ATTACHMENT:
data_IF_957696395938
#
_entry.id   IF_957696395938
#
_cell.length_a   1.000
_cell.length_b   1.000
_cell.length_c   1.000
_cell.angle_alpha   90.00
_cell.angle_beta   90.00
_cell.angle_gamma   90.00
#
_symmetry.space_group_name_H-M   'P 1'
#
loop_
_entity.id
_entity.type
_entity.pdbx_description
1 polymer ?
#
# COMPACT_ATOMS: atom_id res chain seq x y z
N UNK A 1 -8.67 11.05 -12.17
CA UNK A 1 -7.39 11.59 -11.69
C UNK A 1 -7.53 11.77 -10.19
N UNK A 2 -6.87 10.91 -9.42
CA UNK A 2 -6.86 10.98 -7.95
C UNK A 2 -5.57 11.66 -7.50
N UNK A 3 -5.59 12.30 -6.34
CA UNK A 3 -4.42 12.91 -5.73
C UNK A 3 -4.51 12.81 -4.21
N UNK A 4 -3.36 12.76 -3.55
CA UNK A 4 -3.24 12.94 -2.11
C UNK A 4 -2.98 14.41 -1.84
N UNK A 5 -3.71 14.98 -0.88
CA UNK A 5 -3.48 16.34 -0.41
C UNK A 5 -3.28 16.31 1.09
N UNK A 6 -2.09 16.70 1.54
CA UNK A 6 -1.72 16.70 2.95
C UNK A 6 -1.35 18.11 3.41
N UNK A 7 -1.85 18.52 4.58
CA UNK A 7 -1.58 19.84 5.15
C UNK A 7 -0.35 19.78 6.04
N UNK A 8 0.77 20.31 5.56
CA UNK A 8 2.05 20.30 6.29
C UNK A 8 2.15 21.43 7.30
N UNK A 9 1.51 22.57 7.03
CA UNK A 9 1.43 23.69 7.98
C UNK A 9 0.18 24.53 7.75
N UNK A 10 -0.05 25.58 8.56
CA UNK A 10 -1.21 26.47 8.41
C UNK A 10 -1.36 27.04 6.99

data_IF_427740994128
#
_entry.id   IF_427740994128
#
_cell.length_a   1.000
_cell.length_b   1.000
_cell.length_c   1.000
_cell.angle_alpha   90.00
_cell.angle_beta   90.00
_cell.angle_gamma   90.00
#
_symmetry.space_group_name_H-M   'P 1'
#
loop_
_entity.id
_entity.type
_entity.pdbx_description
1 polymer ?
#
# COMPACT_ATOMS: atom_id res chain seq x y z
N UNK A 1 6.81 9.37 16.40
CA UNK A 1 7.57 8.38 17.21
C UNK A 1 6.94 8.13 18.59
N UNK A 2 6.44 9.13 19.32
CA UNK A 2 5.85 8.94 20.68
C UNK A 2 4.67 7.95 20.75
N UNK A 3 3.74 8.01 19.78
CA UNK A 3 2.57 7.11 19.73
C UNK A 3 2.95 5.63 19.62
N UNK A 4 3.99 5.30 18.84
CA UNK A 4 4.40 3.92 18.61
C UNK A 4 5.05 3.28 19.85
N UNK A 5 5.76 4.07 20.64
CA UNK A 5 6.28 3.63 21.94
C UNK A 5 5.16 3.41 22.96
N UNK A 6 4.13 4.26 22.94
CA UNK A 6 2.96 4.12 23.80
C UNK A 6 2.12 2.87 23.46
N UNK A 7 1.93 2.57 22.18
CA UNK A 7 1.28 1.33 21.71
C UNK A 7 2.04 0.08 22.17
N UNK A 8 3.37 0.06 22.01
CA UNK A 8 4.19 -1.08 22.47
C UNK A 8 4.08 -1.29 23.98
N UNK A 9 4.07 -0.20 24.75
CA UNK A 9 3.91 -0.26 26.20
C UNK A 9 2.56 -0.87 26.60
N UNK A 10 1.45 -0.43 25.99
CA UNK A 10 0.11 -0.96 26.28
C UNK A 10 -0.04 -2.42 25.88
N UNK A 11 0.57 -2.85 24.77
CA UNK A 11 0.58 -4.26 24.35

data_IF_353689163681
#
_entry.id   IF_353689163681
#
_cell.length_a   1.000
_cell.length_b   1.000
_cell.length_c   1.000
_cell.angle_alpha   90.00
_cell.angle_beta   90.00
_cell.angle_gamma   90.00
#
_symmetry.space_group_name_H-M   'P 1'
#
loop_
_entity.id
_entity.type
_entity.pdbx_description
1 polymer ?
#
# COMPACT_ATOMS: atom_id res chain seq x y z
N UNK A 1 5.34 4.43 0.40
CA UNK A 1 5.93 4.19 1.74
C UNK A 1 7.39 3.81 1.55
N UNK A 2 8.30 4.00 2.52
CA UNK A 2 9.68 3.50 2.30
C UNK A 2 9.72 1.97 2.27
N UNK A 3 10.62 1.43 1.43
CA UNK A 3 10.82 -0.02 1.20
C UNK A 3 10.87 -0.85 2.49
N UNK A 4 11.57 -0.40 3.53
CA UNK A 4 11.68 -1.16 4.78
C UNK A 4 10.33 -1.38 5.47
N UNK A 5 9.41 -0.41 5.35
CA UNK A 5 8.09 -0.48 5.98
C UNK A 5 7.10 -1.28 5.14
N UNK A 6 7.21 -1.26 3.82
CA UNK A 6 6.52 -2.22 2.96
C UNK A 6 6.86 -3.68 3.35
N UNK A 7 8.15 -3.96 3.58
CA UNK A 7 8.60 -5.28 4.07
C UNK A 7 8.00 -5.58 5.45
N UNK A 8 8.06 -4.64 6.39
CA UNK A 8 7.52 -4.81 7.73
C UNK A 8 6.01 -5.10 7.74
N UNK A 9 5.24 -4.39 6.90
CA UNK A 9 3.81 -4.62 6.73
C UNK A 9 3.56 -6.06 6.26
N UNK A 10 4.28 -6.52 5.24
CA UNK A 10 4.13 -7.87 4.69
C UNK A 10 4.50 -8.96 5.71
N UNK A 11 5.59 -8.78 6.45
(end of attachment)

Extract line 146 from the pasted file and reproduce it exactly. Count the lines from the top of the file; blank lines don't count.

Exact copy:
C UNK A 8 6.01 -5.10 7.74